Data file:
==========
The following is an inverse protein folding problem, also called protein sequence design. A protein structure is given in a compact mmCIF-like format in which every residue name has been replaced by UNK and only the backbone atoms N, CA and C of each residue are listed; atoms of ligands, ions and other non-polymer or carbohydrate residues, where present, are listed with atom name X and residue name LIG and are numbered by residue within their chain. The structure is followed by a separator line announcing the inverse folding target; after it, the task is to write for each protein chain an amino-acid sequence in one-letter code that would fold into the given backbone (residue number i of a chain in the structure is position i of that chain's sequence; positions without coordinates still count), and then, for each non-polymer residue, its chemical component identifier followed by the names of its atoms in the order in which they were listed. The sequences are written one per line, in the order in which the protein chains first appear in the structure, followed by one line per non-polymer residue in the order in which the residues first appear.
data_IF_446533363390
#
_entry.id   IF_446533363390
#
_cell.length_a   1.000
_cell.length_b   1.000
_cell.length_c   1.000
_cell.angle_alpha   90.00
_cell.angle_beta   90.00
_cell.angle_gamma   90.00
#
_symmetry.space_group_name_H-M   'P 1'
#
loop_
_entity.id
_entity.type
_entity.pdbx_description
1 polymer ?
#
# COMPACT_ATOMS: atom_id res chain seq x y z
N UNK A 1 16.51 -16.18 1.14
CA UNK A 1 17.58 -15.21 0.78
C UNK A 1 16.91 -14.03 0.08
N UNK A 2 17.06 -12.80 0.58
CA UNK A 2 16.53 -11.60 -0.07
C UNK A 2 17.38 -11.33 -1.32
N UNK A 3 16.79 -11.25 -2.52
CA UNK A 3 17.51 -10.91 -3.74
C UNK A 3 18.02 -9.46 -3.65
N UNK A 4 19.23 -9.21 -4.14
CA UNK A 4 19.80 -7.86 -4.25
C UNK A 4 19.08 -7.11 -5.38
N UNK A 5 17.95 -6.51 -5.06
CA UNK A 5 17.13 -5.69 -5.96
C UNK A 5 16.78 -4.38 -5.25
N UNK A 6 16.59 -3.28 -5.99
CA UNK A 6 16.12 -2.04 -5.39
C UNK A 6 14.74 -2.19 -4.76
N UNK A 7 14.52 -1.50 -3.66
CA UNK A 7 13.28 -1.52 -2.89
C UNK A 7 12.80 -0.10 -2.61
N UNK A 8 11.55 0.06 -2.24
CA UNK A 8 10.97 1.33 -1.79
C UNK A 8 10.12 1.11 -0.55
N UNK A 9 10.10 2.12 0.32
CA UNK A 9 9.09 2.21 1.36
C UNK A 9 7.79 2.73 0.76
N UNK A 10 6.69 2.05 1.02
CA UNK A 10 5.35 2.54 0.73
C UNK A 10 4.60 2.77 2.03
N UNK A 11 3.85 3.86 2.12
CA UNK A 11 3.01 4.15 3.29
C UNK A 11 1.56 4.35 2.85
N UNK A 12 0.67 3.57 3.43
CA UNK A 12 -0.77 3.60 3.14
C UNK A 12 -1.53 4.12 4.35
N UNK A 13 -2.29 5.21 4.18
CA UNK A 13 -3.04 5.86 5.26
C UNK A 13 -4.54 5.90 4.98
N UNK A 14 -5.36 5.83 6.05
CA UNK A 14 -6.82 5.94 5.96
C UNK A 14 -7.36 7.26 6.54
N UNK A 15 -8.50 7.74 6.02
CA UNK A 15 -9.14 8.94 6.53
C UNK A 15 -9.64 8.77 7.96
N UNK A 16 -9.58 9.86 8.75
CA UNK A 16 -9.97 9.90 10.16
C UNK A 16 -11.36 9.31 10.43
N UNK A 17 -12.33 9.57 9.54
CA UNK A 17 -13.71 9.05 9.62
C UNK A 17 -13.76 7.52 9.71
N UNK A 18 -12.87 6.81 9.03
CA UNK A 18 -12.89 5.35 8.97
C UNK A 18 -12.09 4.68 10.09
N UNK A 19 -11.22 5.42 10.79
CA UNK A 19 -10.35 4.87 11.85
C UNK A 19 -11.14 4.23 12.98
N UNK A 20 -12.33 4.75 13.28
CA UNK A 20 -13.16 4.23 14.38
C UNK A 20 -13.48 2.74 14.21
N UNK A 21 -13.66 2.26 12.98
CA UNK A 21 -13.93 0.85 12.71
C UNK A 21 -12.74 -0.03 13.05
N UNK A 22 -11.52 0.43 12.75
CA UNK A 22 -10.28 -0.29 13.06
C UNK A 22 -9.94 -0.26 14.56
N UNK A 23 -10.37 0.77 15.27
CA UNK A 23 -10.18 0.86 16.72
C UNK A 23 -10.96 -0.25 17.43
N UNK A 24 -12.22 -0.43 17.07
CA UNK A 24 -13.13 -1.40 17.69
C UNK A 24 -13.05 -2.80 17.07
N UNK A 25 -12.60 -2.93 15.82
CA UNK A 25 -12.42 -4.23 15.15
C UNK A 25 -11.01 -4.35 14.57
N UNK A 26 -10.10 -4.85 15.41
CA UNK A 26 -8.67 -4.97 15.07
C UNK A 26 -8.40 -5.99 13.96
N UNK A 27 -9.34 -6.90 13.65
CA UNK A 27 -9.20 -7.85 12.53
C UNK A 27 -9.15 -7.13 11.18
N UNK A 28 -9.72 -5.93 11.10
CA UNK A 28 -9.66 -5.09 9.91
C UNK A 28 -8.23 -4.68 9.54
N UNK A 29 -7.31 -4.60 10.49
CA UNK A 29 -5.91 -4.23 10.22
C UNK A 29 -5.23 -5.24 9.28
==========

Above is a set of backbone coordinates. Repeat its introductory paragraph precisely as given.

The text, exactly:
The following is an inverse protein folding problem, also called protein sequence design. A protein structure is given in a compact mmCIF-like format in which every residue name has been replaced by UNK and only the backbone atoms N, CA and C of each residue are listed; atoms of ligands, ions and other non-polymer or carbohydrate residues, where present, are listed with atom name X and residue name LIG and are numbered by residue within their chain. The structure is followed by a separator line announcing the inverse folding target; after it, the task is to write for each protein chain an amino-acid sequence in one-letter code that would fold into the given backbone (residue number i of a chain in the structure is position i of that chain's sequence; positions without coordinates still count), and then, for each non-polymer residue, its chemical component identifier followed by the names of its atoms in the order in which they were listed. The sequences are written one per line, in the order in which the protein chains first appear in the structure, followed by one line per non-polymer residue in the order in which the residues first appear.